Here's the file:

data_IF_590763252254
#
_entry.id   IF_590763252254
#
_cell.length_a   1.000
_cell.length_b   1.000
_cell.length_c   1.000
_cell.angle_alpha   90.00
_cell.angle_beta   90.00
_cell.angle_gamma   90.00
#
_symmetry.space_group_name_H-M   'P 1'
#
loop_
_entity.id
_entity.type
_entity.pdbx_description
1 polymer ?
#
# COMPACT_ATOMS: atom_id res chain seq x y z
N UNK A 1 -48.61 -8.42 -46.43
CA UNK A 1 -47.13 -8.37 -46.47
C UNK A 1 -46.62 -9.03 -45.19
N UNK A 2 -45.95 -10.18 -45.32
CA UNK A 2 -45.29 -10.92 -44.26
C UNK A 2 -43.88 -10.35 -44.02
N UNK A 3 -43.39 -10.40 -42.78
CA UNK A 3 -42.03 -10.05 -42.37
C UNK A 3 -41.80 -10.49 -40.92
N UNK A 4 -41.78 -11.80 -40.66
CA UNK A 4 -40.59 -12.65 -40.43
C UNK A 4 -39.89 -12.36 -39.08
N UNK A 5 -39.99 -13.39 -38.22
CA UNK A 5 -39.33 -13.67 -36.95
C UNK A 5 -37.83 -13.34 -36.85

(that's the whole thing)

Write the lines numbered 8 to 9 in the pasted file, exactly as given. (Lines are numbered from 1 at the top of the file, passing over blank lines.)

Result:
_cell.angle_alpha   90.00
_cell.angle_beta   90.00